- Chloe Scheer kicked her first goal of the season while continuing to excel in her new role this year. She had nine disposals, three inside 50s and four intercepts for the match, but it was her awareness of play and chemistry with teammates that really shone through. Scheer is very much a team-first midfielder/half forward who has a knack for putting the ball to her teammates’ advantage.
- Stevie-Lee Thompson’s return to the half back line has worked wonders for Adelaide’s transition from defence to attack. Her rebound run led to five inside 50s and 401 metres gained, not to mention a goal of her own. Thompson is playing in such a way that releases Chelsea Randall to play more in the forward line this year.
- The scoreline might suggest otherwise to some, but Gold Coast was in no way disgraced. They didn’t find themselves constantly trapped in defence as we’ve seen Adelaide do to teams in the past, and they found some genuine run and attack. They just couldn’t make it stick on the scoreboard. They weren’t helped, either, by an early ankle injury to star Jamie Stanton, robbing both their midfield and forward line of her expertise.
- Allowing the Suns a bit more flexibility within games, Bess Keaney is known largely for her run and endurance, but her defensive work has been outstanding. She has proven to be incredibly reliable in the backline, particularly in one-on-one situations. Keaney had 11 disposals and used the ball at 82% coming out of defence—no mean feat given Adelaide’s structure—while also taking five marks and registering six intercepts. This has allowed Serene Watson to be used more on the ball when needed—as was required in this game. Watson ended with the equal-most clearances on the ground (5) and 14 disposals.
Melbourne v St. Kilda – Saturday @ Casey Fields
Melbourne 2.2.14 | 4.3.27 | 7.6.48 | 9.12.66
St. Kilda 0.0.0 | 1.3.9 | 1.3.9 | 3.4.22
Melbourne: Alyssa Bannan (2), Daisy Pearce (2), Tegan Cunningham, Kate Hore, Eliza McNamara, Jacqui Parry, Shelley Scott
St. Kilda: Nat Exon, Tamara Luke, Claudia Whitfort
St. Kilda: N/A
- The thing that was immediately apparent in this game was the positional changes from Melbourne, in particular, Daisy Pearce playing at full forward. It was a high risk, high reward set up for the Demons who are still without key defender Meg Downie and are relying on young forward Brenna Tarrant to hold down that key back position. They were relying on midfield support dropping back when the ball moved into their defensive half, and while it worked a treat against the Saints. Their next three opponents—Adelaide, Fremantle and Brisbane—are a different story.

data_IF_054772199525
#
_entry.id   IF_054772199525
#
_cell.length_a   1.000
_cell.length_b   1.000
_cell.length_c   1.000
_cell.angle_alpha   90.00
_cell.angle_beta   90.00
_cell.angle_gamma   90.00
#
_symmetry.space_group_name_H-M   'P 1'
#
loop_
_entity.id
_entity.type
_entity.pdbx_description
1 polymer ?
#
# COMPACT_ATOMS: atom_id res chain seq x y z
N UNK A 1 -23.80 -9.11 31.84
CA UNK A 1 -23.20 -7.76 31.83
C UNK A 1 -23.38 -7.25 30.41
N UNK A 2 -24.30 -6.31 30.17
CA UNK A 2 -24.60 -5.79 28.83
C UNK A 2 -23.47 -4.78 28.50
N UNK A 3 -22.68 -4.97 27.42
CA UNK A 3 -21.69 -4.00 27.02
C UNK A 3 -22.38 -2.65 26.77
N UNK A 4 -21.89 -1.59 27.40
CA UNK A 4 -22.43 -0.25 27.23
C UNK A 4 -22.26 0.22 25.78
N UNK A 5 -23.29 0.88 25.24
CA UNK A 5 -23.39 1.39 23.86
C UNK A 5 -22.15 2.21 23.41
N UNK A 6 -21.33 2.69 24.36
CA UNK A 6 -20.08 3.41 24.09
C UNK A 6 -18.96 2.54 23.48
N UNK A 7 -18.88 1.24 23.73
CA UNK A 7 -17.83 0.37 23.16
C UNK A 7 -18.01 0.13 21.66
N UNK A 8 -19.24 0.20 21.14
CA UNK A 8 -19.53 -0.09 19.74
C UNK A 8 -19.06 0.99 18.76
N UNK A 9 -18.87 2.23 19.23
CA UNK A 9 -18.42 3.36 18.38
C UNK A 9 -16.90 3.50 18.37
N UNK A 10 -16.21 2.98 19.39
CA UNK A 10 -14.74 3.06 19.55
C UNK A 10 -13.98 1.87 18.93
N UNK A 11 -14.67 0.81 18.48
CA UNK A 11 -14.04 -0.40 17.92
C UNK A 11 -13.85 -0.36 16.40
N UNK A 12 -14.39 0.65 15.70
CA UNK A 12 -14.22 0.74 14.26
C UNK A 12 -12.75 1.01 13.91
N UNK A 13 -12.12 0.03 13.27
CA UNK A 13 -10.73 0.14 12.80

- Eden Zanker was key to this plan for Melbourne, playing the bulk of the game on the ball. Impacting right across the field, Zanker racked up 23 disposals, eight marks, three clearances, four intercepts and 320 metres gained. The Saints really didn’t have anyone that could go with Zanker across all three lines, and that led the Demon to find space and plenty of the ball.
- In the middle of the ground, the duo of Tyla Hanks and Lauren Pearce continues to be damaging. They work beautifully both as a team and individually, and up against what is largely considered a strong duo in Georgia Patrikios and Rhiannon Watt, they ran rampant. Each had 22 disposals and four tackles, while Hanks delivered inside 50 seven times and Pearce had 21 hitouts and five clearances.
- Battling strongly for the Saints was Tamara Luke. While she didn’t get a lot of the ball herself, Luke put herself in the right spots to challenge the aerial dominance of the Demons and really showed why the Saints love to have her in the team. Luke kicked the first goal of her career while also taking four marks and laying four tackles.
- Just once this year have the Saints won the inside 50 differential, with the past two rounds presenting a concerning gulf. Against Adelaide last week they conceded 47 inside 50s, while registering just eight of their own, while against Melbourne they lost the count 40-15. The thing is, they’re not being blown out of the water at the contest, it’s the way they’re using the ball on the outside that is putting them under pressure and resulting in turnovers. Against Adelaide they weren’t overly creative, but worse, they were too slow to break through a well-drilled Adelaide structure. Against Melbourne they did try to be more daring, but didn’t use the ball well enough for it to work overly effectively.
Carlton v Geelong – Sunday @ Ikon Park
Carlton 4.0.24 | 6.1.37 | 8.3.51 | 10.4.64
Geelong 2.1.13 | 2.3.15 | 4.4.28 | 4.7.31
Carlton: Georgia Gee (2), Serena Gibbs (2), Darcy Vescio (2), Natalie Plane, Gab Pound, Maddy Prespakis
Geelong: Olivia Barber, Richelle Cranston, Danielle Higgins, Rebecca Webster
Carlton: Mimi Hill (knee)
Geelong: Millie Brown (hamstring)
- In what was clearly the best performance from Geelong this year, they managed to also kick their highest score for 2021. What was important was how they held their length up the field, always having some options forward when they did win the ball in the back half. This has been a big problem for the Cats this season, and it was such a simple yet effective fix. Millie Brown also started the game up forward, which seemed to be a genius move until she was ruled out with a hamstring injury. Her defensive mindset, strength in the one-on-one and ability to challenge in the air and on the ground helped add another dimension to a struggling Geelong forward line.
- They weren’t helped by the delivery inside 50, either. Too often did they kick directly to a Carlton defender, or to their advantage rather than their teammate’s. It’s one thing to have players keep their structure within 50, but they can only do so much with that kind of delivery forward.